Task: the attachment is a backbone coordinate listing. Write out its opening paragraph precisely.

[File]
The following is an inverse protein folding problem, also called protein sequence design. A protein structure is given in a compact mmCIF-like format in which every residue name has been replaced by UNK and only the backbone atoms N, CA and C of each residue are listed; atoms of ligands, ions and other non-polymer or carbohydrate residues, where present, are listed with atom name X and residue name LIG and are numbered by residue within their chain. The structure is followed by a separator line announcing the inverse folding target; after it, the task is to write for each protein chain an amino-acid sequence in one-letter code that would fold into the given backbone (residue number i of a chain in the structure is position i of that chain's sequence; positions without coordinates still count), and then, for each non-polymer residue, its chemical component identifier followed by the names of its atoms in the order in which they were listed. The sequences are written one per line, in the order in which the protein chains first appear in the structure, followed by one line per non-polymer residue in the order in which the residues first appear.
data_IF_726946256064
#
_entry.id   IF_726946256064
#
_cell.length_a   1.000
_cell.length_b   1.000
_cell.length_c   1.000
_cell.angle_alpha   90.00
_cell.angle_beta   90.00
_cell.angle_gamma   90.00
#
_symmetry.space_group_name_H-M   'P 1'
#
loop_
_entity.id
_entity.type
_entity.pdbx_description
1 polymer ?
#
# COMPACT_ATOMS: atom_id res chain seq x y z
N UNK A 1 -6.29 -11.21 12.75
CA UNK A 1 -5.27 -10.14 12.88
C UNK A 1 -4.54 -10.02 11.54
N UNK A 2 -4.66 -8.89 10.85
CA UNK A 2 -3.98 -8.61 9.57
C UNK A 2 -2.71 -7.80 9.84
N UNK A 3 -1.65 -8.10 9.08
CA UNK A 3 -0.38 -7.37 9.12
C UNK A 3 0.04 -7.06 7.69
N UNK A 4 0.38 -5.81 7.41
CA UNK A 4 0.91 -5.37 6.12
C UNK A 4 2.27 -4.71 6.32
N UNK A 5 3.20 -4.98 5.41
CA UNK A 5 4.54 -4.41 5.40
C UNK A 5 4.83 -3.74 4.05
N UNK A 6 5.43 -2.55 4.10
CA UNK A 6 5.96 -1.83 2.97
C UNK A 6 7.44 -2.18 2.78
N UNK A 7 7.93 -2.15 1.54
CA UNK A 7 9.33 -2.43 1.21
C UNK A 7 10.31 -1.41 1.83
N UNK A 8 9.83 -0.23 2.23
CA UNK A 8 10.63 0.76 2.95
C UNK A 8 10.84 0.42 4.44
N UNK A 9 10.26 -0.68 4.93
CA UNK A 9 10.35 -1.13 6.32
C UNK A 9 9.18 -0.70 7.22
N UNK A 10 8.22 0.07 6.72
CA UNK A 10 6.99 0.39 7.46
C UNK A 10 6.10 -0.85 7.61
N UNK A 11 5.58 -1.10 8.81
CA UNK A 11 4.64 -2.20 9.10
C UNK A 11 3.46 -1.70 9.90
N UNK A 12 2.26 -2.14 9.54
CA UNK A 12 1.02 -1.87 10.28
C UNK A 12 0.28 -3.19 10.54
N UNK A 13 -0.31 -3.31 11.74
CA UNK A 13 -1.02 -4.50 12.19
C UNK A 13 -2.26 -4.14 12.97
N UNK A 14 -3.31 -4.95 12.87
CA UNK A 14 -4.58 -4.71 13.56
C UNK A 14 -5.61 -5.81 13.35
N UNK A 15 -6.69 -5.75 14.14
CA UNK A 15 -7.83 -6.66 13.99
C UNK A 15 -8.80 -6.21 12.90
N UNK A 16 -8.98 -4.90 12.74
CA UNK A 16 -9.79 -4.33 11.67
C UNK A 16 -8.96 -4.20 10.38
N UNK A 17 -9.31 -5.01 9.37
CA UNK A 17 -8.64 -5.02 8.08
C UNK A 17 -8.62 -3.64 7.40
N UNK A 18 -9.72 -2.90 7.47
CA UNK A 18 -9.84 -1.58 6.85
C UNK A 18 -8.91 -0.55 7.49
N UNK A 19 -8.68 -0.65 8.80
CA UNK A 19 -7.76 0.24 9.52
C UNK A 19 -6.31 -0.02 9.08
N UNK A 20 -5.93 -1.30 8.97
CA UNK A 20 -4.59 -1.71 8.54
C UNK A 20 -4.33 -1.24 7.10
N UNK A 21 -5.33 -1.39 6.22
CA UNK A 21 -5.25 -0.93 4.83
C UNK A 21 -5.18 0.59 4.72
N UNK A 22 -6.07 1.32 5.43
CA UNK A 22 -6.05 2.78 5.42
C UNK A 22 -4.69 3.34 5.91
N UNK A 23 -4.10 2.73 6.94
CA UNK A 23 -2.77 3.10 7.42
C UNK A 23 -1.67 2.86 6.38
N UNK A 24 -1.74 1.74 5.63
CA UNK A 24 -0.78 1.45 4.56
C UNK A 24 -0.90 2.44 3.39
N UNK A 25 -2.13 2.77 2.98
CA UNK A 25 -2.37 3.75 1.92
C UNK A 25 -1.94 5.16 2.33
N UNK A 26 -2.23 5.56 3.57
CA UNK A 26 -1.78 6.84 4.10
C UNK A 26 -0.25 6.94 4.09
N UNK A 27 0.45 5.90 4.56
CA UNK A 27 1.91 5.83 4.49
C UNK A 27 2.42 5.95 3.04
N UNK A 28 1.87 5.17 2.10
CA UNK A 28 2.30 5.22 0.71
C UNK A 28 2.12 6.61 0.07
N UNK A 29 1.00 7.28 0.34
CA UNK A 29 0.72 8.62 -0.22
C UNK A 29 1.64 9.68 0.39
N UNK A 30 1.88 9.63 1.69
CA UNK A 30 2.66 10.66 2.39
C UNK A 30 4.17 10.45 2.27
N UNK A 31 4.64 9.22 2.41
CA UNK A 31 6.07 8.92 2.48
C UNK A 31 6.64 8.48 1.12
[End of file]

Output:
The following is an inverse protein folding problem, also called protein sequence design. A protein structure is given in a compact mmCIF-like format in which every residue name has been replaced by UNK and only the backbone atoms N, CA and C of each residue are listed; atoms of ligands, ions and other non-polymer or carbohydrate residues, where present, are listed with atom name X and residue name LIG and are numbered by residue within their chain. The structure is followed by a separator line announcing the inverse folding target; after it, the task is to write for each protein chain an amino-acid sequence in one-letter code that would fold into the given backbone (residue number i of a chain in the structure is position i of that chain's sequence; positions without coordinates still count), and then, for each non-polymer residue, its chemical component identifier followed by the names of its atoms in the order in which they were listed. The sequences are written one per line, in the order in which the protein chains first appear in the structure, followed by one line per non-polymer residue in the order in which the residues first appear.